Black Music History "Group Session" – Day 17: Sly & The Family Stone

6 Degrees of Soul: …I tried… but I seem to have hit a dead-end with the degrees of separation from Day 16’s Rotary Connection to Day 17’s Sly & the Family Stone. If you know a way… please let me know…

In the early seventies there were three dominating styles of funk, the godfather Jame Brown’s version, his godson’s version of Parliament-Funkadelic and the distant cousins Sly & The Family Stone. Led by Sylvester Stewart, aka Sly Stone, the groups sound an edgier rock infused form of funk than their counterparts. With brother Freddie Stone and Larry Graham (of Graham Central Station fame), the band would make some of the most memorable music of all time. At the end of the sixties, the bands music became progressively more political and synonymous with the Black Power Movement. This would both catapult and lead to the undoing of the groups success. However, One thing remains to this day… their catalog of great music.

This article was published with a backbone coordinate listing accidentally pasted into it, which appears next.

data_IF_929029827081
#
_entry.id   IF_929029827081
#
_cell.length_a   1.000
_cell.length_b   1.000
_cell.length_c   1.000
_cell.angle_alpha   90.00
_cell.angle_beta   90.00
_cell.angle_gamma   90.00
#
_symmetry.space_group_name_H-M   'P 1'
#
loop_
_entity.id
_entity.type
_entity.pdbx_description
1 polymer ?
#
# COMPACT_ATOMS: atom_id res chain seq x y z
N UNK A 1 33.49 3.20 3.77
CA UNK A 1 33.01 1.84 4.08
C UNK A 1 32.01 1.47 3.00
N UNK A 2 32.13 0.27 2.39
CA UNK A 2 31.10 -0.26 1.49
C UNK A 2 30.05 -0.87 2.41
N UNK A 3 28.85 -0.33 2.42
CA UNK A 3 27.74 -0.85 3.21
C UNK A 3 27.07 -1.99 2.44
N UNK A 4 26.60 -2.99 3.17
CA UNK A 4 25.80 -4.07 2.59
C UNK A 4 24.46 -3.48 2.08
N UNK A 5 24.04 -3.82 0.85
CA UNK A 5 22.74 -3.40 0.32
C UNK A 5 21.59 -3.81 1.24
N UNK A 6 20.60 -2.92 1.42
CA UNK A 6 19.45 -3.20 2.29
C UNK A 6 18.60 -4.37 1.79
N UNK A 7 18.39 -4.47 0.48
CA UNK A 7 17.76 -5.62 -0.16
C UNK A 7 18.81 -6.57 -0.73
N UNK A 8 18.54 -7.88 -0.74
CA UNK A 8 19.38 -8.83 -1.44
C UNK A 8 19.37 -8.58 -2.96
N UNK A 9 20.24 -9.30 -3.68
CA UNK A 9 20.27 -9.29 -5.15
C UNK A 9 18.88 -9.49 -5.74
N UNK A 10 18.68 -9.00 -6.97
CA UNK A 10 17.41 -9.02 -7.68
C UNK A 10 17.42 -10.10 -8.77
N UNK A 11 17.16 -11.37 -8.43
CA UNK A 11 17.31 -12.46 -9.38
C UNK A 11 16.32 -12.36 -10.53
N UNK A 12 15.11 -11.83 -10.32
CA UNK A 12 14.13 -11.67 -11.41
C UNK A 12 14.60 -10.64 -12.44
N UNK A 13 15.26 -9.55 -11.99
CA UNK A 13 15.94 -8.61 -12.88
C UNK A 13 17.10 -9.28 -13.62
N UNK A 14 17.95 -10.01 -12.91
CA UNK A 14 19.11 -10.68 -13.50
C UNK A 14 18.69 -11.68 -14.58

“Dance to the Music” was initially written to satisfy the Clive Davis request of a “pop” record… the title track would become the groups first song to crack Top 10 on the charts…
…the groups breakthrough album was Stand!… check out their performance of “I Wanna Take You Higher” at Woodstock…
…here is a medley of Stone hits… “Hot Fun in the Summertime”, “Don’t Call Me Nigger, Whitey” and “I Wanna Take You Higher”… 
…as long as it’s funky for you…
– dre’ of

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